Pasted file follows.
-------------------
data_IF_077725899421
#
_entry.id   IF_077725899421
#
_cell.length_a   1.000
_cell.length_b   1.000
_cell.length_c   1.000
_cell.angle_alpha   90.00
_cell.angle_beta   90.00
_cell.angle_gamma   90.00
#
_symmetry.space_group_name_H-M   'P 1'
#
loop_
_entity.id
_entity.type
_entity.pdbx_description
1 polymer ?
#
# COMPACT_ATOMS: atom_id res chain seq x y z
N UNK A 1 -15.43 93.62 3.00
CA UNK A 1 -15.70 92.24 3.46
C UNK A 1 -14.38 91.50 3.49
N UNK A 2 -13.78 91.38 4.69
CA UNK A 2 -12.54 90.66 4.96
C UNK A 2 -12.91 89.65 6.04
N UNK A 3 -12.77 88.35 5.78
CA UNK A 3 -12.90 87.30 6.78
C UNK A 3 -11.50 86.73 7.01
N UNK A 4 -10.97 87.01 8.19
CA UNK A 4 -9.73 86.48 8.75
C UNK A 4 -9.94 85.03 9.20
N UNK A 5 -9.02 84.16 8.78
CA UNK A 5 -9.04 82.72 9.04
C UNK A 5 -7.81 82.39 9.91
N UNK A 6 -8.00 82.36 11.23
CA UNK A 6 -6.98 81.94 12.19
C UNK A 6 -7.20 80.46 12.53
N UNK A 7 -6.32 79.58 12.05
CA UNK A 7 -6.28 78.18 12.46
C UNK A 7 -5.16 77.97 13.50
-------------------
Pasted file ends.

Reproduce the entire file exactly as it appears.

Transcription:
data_IF_077725899421
#
_entry.id   IF_077725899421
#
_cell.length_a   1.000
_cell.length_b   1.000
_cell.length_c   1.000
_cell.angle_alpha   90.00
_cell.angle_beta   90.00
_cell.angle_gamma   90.00
#
_symmetry.space_group_name_H-M   'P 1'
#
loop_
_entity.id
_entity.type
_entity.pdbx_description
1 polymer ?
#
# COMPACT_ATOMS: atom_id res chain seq x y z
N UNK A 1 -15.43 93.62 3.00
CA UNK A 1 -15.70 92.24 3.46
C UNK A 1 -14.38 91.50 3.49
N UNK A 2 -13.78 91.38 4.69
CA UNK A 2 -12.54 90.66 4.96
C UNK A 2 -12.91 89.65 6.04
N UNK A 3 -12.77 88.35 5.78
CA UNK A 3 -12.90 87.30 6.78
C UNK A 3 -11.50 86.73 7.01
N UNK A 4 -10.97 87.01 8.19
CA UNK A 4 -9.73 86.48 8.75
C UNK A 4 -9.94 85.03 9.20
N UNK A 5 -9.02 84.16 8.78
CA UNK A 5 -9.04 82.72 9.04
C UNK A 5 -7.81 82.39 9.91
N UNK A 6 -8.00 82.36 11.23
CA UNK A 6 -6.98 81.94 12.19
C UNK A 6 -7.20 80.46 12.53
N UNK A 7 -6.32 79.58 12.05
CA UNK A 7 -6.28 78.18 12.46
C UNK A 7 -5.16 77.97 13.50